Accounts Receivable Inventory Finance is a fundamental form of commercial lending that is collateral based. This type of financing combines elements of short term business loans with secured lending. In the purest form a commercial borrower will use the value of their receivables and their working assets or inventory as collateral to secure financing as a way to produce and market their services and products. Financing is repaid when the inventory is converted to cash. This is done either from direct sales or through collecting accounts receivable notices. Depending on the borrower’s risk profile, the lender will exercise different degrees of control over collateral in order to minimize the risk of the transaction.
There have been many variations of ARIF developed over the years. There are some forms of ARIF that will include assets other than inventory and receivables. In addition, the controls over the collateral have been changed and repayment sources are expanded to not only include the conversion of working assets.
This type of loan used to only provide funds to finance inventory, but now can be used for financing acquisitions, restructuring debt, and to hold companies through times of distress. Service organizations, importers, retailers, distributors, wholesalers, and manufacturers all use Accounts receivable inventory finance to meet the needs of their business. While there have been several changes made to this form of financing, it still remains one of the most essential ways for a borrower to leverage their assets in order to get financing.
Why Use Accounts Receivable Inventory Finance?
Many ARIF relationships have a moderate to high risk. A borrower will turn to this type of financing when they are unable to get another type of financing. Borrowers using this type of financing are typically not as financially strong as another commercial borrower. There are some reasons for this, perhaps their company operates in an industry where there is significant seasonality or has a high volatility. Some companies are experiencing a rapid growth and need the money quickly. This type of borrower exhibits a higher risk of default characteristics including:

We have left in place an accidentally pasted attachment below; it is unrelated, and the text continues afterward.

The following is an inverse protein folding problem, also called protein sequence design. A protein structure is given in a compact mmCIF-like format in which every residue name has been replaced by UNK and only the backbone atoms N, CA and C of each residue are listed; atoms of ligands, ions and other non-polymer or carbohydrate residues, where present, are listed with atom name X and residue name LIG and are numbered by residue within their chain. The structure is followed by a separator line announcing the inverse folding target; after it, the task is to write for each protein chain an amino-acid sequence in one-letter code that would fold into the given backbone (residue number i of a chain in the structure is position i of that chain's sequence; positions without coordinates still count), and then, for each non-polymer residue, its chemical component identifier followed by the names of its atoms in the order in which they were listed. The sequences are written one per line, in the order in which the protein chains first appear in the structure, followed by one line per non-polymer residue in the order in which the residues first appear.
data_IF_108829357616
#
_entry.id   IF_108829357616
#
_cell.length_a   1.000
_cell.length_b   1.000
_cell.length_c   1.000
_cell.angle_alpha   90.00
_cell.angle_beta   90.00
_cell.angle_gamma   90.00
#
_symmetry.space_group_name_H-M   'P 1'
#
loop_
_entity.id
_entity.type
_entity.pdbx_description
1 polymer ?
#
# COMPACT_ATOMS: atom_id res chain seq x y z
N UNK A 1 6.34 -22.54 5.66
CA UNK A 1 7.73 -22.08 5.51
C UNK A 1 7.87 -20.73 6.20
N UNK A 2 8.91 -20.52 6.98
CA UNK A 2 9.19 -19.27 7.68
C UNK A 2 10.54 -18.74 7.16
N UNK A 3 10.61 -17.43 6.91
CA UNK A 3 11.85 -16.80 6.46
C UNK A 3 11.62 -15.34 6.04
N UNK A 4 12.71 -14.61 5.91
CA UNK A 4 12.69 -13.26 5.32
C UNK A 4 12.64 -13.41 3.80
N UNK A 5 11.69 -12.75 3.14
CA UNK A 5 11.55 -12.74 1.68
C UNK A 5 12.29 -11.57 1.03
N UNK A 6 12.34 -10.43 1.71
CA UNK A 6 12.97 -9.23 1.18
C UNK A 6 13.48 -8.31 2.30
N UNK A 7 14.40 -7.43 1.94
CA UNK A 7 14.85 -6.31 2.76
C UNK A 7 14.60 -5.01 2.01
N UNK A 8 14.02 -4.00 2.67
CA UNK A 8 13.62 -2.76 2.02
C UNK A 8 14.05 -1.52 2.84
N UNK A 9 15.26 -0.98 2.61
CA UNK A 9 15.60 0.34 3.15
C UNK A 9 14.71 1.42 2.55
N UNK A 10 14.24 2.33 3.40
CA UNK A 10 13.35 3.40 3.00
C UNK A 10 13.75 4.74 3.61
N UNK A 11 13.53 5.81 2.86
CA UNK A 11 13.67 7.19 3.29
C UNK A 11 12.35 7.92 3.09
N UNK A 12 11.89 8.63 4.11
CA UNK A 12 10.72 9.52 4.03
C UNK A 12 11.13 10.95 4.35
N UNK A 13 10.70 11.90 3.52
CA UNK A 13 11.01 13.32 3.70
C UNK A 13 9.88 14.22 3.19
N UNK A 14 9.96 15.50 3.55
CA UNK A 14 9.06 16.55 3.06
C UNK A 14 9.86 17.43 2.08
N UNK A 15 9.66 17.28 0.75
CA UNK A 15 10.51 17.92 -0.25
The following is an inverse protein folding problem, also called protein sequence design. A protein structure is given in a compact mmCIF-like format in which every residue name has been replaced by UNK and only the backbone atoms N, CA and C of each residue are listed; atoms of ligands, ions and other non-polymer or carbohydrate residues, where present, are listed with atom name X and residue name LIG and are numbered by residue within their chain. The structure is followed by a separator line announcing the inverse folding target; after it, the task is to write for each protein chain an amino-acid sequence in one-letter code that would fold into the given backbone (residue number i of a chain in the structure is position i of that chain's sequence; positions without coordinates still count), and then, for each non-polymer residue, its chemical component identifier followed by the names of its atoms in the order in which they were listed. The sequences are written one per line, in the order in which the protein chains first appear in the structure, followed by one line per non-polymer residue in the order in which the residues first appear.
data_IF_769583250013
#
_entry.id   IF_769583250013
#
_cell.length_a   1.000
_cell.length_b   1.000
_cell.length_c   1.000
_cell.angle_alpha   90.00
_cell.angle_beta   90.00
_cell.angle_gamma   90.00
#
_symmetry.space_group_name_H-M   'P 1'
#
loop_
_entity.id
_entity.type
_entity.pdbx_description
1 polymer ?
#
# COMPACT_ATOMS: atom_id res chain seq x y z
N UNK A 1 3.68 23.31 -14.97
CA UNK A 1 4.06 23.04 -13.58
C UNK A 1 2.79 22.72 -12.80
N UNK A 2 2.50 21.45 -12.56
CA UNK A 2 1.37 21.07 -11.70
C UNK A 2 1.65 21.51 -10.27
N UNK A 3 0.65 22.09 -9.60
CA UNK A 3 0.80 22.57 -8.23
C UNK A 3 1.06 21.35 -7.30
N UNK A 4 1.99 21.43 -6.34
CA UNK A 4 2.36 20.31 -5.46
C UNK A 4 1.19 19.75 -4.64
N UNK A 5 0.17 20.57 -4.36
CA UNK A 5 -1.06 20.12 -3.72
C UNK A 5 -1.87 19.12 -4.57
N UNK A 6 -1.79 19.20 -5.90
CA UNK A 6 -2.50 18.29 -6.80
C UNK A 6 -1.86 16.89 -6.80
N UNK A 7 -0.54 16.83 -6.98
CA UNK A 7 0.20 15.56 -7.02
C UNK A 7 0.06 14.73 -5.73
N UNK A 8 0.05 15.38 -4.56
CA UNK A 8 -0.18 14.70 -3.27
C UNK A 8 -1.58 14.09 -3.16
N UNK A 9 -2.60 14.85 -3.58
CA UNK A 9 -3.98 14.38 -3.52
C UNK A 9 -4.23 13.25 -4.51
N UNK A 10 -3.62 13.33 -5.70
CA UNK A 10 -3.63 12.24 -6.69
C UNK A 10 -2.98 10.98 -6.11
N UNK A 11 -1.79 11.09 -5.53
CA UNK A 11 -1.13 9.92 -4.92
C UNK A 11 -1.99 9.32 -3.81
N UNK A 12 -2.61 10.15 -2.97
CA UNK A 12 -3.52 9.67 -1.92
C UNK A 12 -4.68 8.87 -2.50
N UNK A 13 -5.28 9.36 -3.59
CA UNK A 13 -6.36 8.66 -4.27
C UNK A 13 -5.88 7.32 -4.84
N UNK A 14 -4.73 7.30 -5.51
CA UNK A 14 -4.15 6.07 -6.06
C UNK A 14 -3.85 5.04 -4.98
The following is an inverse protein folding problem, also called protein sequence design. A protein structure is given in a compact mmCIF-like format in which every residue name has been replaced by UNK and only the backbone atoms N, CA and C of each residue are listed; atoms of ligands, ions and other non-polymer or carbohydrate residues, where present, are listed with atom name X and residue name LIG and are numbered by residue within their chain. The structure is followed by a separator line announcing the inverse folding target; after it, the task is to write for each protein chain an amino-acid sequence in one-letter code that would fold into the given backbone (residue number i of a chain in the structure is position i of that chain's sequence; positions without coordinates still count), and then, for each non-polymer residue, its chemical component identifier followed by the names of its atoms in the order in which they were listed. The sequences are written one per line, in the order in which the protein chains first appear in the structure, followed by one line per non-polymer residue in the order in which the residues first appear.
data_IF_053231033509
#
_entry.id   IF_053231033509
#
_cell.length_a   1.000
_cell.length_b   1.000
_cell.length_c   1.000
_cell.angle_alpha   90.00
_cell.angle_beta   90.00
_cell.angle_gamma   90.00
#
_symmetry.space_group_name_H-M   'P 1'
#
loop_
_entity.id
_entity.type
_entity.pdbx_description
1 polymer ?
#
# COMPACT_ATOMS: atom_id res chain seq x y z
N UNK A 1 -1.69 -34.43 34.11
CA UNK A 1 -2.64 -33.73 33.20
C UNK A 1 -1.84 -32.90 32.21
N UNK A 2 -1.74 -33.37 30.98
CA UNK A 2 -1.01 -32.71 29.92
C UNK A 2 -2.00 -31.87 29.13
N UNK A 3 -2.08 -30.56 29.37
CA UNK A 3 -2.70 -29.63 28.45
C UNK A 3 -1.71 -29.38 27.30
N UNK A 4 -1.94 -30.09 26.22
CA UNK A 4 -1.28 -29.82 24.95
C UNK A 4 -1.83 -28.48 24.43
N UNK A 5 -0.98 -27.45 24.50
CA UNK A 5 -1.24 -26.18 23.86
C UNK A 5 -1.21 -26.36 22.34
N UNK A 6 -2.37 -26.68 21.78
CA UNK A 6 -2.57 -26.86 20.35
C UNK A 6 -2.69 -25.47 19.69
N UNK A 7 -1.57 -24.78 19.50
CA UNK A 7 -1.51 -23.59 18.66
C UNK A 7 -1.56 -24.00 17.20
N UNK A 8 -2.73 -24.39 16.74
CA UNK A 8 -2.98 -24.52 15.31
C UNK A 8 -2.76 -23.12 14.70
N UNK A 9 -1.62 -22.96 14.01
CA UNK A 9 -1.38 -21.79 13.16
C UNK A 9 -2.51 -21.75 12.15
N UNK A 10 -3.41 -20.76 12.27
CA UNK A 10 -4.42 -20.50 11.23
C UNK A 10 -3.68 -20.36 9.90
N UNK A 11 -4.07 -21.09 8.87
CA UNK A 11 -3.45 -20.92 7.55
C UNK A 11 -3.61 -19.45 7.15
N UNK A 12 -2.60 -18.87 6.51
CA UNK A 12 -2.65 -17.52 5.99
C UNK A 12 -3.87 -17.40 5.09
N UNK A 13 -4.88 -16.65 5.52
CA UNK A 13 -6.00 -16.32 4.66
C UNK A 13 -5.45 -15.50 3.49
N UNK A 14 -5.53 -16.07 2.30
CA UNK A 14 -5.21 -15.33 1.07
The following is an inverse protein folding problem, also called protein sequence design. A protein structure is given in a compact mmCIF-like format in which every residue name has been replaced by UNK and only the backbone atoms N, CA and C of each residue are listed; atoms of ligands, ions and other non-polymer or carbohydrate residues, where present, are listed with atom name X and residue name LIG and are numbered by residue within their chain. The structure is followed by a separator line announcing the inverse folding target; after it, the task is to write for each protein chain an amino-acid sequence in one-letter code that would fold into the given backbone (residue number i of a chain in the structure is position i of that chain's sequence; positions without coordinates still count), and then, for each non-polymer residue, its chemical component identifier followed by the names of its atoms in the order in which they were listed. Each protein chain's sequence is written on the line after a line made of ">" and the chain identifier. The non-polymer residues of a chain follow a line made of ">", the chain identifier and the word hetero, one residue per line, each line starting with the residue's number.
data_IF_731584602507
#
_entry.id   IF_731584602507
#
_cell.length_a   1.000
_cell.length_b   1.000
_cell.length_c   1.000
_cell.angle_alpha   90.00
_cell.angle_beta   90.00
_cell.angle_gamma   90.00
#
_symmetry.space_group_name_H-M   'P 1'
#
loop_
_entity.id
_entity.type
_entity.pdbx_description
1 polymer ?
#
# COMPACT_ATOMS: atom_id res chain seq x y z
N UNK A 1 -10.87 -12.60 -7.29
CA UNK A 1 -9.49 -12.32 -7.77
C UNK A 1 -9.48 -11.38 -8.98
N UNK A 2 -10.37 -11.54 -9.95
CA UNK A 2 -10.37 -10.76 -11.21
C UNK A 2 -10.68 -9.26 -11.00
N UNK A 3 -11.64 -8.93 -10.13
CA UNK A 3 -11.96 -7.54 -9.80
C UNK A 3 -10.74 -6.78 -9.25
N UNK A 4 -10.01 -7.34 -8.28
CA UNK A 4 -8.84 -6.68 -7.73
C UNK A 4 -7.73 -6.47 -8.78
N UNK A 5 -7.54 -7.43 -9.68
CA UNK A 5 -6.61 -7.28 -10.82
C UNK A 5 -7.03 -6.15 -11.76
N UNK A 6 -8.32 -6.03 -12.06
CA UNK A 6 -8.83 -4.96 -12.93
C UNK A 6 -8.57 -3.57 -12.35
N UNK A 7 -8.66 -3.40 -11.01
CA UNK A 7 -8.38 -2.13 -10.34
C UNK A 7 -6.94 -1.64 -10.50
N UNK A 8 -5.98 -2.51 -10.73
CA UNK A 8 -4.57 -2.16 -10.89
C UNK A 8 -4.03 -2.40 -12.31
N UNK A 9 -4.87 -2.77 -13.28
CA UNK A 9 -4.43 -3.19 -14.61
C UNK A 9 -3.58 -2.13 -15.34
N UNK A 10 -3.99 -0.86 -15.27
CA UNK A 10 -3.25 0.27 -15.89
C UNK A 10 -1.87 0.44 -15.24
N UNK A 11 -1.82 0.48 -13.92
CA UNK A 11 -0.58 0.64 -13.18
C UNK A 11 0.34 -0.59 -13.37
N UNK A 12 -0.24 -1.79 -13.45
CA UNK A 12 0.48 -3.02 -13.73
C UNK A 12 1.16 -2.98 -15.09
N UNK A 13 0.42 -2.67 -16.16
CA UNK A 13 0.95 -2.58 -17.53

- High leverage
- Marginal profitability
- Limited cash reserves
- Limited working capital
- Collateral pools that are constantly changing and whose value could fall quickly.
ARIF transactions that are properly structured will limit the risk of default by imposing certain controls on both cash and collateral of the company that has borrowed the money. When the loan is margined properly and prudent control processes and monitoring is applied by the bank, the risk of loss can be less than some of the other types of commercial lending that is available. The key is to minimize the risk. When a borrower poses a significant amount of risk, the lender will need to implement more control over the loan. Lenders have to have a large amount of management expertise including a great understanding of the business that the borrower is in and good reporting systems. In addition, the lender must keep ongoing supervision of the relationship and collateral of the borrower.
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